—Aashna Sharma, Social Media Executive, and questioning the will to live errrrday.

“The Ribbon” by Rodrigo Amarante

“Best heard on a hammock.”
—Veddaant Joshi, Senior Editor and is now working for football Mondays

“A Pillow of Winds” by Pink Floyd

“My favourite sleepytime song is actually an entire album from my moody childhood. It takes its time unravelling, beginning with a mostly instrumental “One Of These Days” and ending with a 23-and-a-half minute “Echoes”. But because no sleepytime song should have lyrics like “One of these days, I’m going to cut you into little pieces,” I picked the far more appropriate second song, “A Pillow of Winds”. With soothing acoustics and calming words, it carries you to a place where you are alone and no one can reach you. You need no one there. Like the entire album, there’s an underlying sense of death in this song, but what is sleep if not death in a bite-sized package?”
—Sneha Nair, Associate Producer and delivering that sucker punch with the last line

“Flux & Mutability” by David Sylvian & Holger Czukay

“Part 1 of the Flux & Mutability record, this 21-minute ambient music journey is a moody trip down the rabbit hole; a masterclass in how to stir up emotions. Creating a bed of floating chords and weaving slide guitar with slow and dramatic pitch glides, Sylvian and Czukay instantly send you to a calm and meditative place. There’s plenty of ear candy in the form of tape hiss, exaggerated feedback, synth warbles and emphatic but short-lived horn sections. Driven by a small percussive loop, the whole piece feels like hypnotic dissolution into moodiness, which lingers on long after the music has gone (if you’re still awake). If you manage to stick around for Part 2, expect a less dense and more open musical space, with improvised washes of synth and guitar melody just looping endlessly. It's a vibe.”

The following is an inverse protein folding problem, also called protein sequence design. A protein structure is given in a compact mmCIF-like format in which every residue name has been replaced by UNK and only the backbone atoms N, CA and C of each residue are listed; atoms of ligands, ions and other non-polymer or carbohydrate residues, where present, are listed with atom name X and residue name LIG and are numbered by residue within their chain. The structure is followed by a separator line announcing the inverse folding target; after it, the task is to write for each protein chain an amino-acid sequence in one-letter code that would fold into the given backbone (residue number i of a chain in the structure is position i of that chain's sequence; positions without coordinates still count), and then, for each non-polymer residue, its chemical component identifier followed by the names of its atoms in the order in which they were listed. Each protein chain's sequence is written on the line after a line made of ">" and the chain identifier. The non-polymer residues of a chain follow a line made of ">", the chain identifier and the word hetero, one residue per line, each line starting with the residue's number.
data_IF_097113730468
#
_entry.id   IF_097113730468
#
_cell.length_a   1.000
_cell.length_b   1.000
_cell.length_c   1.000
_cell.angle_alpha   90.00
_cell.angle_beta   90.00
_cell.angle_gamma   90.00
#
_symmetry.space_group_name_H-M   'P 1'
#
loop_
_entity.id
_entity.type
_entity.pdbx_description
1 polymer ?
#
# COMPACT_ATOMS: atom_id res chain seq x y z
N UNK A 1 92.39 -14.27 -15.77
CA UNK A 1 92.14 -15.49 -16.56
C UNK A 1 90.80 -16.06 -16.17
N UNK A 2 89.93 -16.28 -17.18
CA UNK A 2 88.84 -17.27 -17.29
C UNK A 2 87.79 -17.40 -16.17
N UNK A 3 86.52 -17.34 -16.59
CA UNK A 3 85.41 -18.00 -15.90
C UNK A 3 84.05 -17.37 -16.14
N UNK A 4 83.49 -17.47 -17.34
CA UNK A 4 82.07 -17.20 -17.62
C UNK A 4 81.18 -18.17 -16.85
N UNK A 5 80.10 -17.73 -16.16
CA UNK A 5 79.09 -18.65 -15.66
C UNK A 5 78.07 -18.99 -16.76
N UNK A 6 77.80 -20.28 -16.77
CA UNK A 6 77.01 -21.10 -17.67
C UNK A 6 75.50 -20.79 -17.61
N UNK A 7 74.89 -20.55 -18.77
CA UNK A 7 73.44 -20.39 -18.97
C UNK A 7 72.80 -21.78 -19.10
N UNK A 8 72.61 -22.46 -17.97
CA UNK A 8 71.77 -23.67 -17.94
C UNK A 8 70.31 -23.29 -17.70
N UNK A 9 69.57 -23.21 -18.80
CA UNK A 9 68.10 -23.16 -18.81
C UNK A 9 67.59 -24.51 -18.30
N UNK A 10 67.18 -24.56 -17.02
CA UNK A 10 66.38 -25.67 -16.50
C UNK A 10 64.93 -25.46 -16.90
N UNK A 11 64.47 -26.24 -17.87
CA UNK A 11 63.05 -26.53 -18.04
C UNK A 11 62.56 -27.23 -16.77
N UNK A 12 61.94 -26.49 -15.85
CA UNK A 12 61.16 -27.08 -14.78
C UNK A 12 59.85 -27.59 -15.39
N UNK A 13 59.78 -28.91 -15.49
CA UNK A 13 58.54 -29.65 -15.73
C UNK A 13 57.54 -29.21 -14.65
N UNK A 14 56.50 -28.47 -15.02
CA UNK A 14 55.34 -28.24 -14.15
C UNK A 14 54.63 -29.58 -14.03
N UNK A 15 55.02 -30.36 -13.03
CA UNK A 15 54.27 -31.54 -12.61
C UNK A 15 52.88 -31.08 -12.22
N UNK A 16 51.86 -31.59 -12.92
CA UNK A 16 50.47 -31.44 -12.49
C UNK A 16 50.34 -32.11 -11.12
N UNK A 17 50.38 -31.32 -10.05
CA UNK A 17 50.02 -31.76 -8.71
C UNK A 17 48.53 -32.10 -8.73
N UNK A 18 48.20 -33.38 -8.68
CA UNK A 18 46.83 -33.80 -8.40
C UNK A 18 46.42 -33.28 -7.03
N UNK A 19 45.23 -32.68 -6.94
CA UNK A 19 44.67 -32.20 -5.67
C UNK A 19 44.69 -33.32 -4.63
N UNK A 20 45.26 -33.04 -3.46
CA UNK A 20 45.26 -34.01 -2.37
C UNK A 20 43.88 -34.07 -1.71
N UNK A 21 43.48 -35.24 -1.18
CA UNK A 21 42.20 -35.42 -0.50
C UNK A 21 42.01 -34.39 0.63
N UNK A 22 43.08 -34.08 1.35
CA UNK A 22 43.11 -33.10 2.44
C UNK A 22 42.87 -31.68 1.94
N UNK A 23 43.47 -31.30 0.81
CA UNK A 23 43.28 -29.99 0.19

—Krishna Jhaveri, Bassist for Skyharbor and the most-zen dude I know. RLY.

“Holocene” by Bon Iver

“Remember that time when everyone went Who Is Bonnie Bear? Man, I love that. I’m not sure of the time I discovered Justin Vernon’s gorgeous not-so-little project, but I do miss the time I did—and the music he was churning out back then. Don’t get me wrong; I love his new stuff just as much, including his friendship with Kanye and this collab with James Blake. “Holocene” just seems like the rousing wave you shouldn’t be listening to, especially when trying to fall asleep, but there are times when the fervent drumming and mounting vocals lead to such a release that one feels hypnotised by the melody, the trinkets, and the lingering soundscapes that Vernon encapsulates from his log cabins. Is there anything nicer than knowing that Vernon has the clarity to see for miles before going to bed? I think not.”
—Naman Saraiya, Producer who is sure of averaging 8 hr sleeps each day

Check out our previous editions here.